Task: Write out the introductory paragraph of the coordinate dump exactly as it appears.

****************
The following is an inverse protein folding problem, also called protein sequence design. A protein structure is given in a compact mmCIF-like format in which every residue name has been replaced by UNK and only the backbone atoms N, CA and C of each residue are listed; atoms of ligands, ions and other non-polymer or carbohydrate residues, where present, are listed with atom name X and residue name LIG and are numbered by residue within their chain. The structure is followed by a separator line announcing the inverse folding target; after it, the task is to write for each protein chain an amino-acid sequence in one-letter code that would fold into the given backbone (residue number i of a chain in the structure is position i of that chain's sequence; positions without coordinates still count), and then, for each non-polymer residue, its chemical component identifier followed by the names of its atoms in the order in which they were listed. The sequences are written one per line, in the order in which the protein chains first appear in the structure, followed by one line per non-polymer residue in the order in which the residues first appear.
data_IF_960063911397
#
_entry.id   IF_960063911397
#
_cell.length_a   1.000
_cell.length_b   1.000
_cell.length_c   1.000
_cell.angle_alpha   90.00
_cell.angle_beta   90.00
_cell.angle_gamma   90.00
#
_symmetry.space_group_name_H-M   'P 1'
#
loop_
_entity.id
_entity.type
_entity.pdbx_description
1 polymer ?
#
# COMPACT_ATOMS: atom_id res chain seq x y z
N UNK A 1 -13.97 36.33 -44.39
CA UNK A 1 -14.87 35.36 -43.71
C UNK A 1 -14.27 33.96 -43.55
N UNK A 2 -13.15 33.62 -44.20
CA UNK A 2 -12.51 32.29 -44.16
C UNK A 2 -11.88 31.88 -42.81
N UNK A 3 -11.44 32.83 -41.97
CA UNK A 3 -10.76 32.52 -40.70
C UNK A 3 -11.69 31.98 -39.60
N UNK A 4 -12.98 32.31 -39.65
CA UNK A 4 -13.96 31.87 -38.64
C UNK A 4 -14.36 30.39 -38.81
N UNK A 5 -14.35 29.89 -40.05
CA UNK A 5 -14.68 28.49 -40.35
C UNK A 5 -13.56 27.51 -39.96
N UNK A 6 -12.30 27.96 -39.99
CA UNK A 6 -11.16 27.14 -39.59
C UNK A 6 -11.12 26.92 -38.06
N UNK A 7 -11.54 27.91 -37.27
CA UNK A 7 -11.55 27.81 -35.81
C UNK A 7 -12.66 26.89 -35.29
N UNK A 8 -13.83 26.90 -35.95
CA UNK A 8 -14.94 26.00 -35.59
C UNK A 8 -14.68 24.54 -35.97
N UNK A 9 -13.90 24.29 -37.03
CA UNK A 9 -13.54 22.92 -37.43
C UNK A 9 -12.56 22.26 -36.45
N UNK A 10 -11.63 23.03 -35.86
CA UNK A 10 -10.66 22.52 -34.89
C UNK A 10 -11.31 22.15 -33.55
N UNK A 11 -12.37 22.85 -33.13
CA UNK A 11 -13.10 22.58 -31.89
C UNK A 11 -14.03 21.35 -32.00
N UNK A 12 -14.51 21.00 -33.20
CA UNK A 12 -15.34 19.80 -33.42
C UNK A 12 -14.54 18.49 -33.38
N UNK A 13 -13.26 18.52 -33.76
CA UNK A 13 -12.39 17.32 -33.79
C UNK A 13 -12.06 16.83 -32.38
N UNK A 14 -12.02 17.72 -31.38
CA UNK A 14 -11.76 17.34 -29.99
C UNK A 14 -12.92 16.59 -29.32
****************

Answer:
The following is an inverse protein folding problem, also called protein sequence design. A protein structure is given in a compact mmCIF-like format in which every residue name has been replaced by UNK and only the backbone atoms N, CA and C of each residue are listed; atoms of ligands, ions and other non-polymer or carbohydrate residues, where present, are listed with atom name X and residue name LIG and are numbered by residue within their chain. The structure is followed by a separator line announcing the inverse folding target; after it, the task is to write for each protein chain an amino-acid sequence in one-letter code that would fold into the given backbone (residue number i of a chain in the structure is position i of that chain's sequence; positions without coordinates still count), and then, for each non-polymer residue, its chemical component identifier followed by the names of its atoms in the order in which they were listed. The sequences are written one per line, in the order in which the protein chains first appear in the structure, followed by one line per non-polymer residue in the order in which the residues first appear.